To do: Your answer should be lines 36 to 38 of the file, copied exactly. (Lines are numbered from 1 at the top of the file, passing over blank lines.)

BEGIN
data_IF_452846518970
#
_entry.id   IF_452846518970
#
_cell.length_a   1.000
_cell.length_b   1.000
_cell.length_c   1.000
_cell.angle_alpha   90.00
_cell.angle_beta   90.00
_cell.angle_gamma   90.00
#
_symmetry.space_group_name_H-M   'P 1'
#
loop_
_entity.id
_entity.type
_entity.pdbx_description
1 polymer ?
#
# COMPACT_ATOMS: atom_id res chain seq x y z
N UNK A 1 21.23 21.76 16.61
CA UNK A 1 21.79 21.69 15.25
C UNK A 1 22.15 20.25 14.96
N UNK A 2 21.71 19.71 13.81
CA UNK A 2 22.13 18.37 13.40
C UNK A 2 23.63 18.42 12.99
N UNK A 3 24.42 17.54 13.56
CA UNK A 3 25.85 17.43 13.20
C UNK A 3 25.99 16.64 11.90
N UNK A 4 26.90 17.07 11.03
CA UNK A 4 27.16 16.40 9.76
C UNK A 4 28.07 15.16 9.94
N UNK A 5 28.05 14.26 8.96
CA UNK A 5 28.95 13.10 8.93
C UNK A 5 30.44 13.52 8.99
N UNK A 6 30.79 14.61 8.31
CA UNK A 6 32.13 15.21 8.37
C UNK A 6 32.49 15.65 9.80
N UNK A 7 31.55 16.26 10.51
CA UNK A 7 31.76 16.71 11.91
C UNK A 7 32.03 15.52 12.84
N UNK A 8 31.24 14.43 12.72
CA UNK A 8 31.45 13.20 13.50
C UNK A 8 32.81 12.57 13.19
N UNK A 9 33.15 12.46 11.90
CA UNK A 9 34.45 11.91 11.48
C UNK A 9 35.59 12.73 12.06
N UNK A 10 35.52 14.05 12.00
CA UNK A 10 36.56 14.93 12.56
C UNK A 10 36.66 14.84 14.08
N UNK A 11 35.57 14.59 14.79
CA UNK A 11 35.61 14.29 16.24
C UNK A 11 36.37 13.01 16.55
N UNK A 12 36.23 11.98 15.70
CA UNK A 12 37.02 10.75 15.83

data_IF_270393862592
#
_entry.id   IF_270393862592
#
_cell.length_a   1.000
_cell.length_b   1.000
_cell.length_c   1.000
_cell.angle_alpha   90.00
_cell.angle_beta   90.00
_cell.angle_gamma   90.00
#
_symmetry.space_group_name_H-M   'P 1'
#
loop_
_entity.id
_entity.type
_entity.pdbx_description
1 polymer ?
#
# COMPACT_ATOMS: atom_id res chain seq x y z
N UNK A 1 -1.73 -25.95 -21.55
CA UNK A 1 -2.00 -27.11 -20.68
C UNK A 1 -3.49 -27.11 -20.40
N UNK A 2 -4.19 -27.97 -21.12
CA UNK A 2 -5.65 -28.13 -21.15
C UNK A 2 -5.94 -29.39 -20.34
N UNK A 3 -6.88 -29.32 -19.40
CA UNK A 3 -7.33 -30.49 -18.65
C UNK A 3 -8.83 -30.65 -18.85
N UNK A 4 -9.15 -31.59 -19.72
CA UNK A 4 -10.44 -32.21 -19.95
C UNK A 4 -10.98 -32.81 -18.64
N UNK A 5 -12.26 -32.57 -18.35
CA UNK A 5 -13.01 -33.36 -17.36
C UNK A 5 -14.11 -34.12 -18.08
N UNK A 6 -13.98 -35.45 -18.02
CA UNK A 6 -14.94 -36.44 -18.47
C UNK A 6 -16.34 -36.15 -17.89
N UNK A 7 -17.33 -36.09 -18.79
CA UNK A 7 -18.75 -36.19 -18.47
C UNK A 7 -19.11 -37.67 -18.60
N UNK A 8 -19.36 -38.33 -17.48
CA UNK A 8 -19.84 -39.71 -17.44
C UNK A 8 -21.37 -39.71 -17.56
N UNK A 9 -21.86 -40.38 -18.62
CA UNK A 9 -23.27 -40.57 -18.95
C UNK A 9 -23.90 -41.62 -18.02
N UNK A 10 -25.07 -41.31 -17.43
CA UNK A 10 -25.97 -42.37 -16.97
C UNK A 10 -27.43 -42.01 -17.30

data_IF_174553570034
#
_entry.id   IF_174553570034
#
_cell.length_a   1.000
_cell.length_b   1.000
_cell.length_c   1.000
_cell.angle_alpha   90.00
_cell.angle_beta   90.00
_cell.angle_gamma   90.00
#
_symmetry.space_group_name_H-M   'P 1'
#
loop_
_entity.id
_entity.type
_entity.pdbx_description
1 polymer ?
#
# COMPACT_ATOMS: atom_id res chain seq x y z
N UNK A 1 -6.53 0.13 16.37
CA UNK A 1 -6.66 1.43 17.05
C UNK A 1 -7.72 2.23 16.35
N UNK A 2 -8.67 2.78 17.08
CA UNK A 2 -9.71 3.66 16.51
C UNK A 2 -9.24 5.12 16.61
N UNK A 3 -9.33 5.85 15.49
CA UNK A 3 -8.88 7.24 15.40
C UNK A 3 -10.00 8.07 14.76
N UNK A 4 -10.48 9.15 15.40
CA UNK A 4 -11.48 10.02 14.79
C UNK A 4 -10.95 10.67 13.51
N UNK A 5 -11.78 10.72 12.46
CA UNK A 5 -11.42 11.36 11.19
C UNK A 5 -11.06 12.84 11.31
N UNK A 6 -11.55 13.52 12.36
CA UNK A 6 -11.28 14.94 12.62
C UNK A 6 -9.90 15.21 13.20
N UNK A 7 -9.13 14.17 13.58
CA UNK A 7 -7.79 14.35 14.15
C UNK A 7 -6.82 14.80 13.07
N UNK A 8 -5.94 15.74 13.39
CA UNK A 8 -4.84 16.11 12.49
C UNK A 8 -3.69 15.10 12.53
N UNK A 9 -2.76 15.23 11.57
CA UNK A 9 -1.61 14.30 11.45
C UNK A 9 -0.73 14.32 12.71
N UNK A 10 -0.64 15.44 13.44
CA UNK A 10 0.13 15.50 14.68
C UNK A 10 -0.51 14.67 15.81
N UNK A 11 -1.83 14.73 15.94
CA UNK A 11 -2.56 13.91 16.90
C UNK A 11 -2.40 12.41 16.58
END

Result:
N UNK A 6 30.79 14.61 8.31
CA UNK A 6 32.13 15.21 8.37
C UNK A 6 32.49 15.65 9.80